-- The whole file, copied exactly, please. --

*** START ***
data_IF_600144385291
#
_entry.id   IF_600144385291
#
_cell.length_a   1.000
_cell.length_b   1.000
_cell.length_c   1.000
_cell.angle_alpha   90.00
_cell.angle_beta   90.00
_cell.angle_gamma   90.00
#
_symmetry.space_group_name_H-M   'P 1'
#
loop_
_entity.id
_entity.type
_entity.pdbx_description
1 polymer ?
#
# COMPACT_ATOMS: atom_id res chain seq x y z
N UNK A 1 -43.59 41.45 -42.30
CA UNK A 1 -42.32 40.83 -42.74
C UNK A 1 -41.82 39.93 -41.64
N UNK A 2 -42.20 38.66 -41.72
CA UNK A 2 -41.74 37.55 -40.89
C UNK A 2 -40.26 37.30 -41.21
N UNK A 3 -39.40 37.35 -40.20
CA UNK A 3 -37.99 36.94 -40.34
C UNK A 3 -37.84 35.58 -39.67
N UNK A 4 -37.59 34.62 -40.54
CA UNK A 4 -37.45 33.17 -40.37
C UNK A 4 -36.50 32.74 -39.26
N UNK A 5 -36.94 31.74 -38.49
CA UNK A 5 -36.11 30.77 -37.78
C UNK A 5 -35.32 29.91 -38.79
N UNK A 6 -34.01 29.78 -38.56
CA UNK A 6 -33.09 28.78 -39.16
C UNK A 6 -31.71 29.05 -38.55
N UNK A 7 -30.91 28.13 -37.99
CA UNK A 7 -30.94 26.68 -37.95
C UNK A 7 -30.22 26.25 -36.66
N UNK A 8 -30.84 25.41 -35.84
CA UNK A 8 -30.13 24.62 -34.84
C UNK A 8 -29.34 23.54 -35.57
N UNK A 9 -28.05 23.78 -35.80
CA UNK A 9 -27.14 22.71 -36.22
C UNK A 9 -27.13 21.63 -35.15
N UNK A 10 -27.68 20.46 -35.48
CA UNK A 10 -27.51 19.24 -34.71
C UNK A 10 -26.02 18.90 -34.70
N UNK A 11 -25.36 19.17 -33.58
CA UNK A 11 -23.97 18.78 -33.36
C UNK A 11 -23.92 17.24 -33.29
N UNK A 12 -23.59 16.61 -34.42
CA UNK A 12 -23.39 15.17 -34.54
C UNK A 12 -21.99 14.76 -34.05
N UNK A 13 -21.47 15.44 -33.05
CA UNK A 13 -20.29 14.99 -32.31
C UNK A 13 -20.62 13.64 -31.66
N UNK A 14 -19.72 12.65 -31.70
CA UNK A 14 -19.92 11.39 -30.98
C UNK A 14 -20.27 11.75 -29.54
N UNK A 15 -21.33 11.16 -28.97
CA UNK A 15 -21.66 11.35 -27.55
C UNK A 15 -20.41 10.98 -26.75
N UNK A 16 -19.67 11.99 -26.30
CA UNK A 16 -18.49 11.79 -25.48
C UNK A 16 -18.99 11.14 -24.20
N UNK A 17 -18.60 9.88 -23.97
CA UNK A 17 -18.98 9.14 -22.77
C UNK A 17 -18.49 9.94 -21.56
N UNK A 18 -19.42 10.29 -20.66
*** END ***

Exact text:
data_IF_600144385291
#
_entry.id   IF_600144385291
#
_cell.length_a   1.000
_cell.length_b   1.000
_cell.length_c   1.000
_cell.angle_alpha   90.00
_cell.angle_beta   90.00
_cell.angle_gamma   90.00
#
_symmetry.space_group_name_H-M   'P 1'
#
loop_
_entity.id
_entity.type
_entity.pdbx_description
1 polymer ?
#
# COMPACT_ATOMS: atom_id res chain seq x y z
N UNK A 1 -43.59 41.45 -42.30
CA UNK A 1 -42.32 40.83 -42.74
C UNK A 1 -41.82 39.93 -41.64
N UNK A 2 -42.20 38.66 -41.72
CA UNK A 2 -41.74 37.55 -40.89
C UNK A 2 -40.26 37.30 -41.21
N UNK A 3 -39.40 37.35 -40.20
CA UNK A 3 -37.99 36.94 -40.34
C UNK A 3 -37.84 35.58 -39.67
N UNK A 4 -37.59 34.62 -40.54
CA UNK A 4 -37.45 33.17 -40.37
C UNK A 4 -36.50 32.74 -39.26
N UNK A 5 -36.94 31.74 -38.49
CA UNK A 5 -36.11 30.77 -37.78
C UNK A 5 -35.32 29.91 -38.79
N UNK A 6 -34.01 29.78 -38.56
CA UNK A 6 -33.09 28.78 -39.16
C UNK A 6 -31.71 29.05 -38.55
N UNK A 7 -30.91 28.13 -37.99
CA UNK A 7 -30.94 26.68 -37.95
C UNK A 7 -30.22 26.25 -36.66
N UNK A 8 -30.84 25.41 -35.84
CA UNK A 8 -30.13 24.62 -34.84
C UNK A 8 -29.34 23.54 -35.57
N UNK A 9 -28.05 23.78 -35.80
CA UNK A 9 -27.14 22.71 -36.22
C UNK A 9 -27.13 21.63 -35.15
N UNK A 10 -27.68 20.46 -35.48
CA UNK A 10 -27.51 19.24 -34.71
C UNK A 10 -26.02 18.90 -34.70
N UNK A 11 -25.36 19.17 -33.58
CA UNK A 11 -23.97 18.78 -33.36
C UNK A 11 -23.92 17.24 -33.29
N UNK A 12 -23.59 16.61 -34.42
CA UNK A 12 -23.39 15.17 -34.54
C UNK A 12 -21.99 14.76 -34.05
N UNK A 13 -21.47 15.44 -33.05
CA UNK A 13 -20.29 14.99 -32.31
C UNK A 13 -20.62 13.64 -31.66
N UNK A 14 -19.72 12.65 -31.70
CA UNK A 14 -19.92 11.39 -30.98
C UNK A 14 -20.27 11.75 -29.54
N UNK A 15 -21.33 11.16 -28.97
CA UNK A 15 -21.66 11.35 -27.55
C UNK A 15 -20.41 10.98 -26.75
N UNK A 16 -19.67 11.99 -26.30
CA UNK A 16 -18.49 11.79 -25.48
C UNK A 16 -18.99 11.14 -24.20
N UNK A 17 -18.60 9.88 -23.97
CA UNK A 17 -18.98 9.14 -22.77
C UNK A 17 -18.49 9.94 -21.56
N UNK A 18 -19.42 10.29 -20.66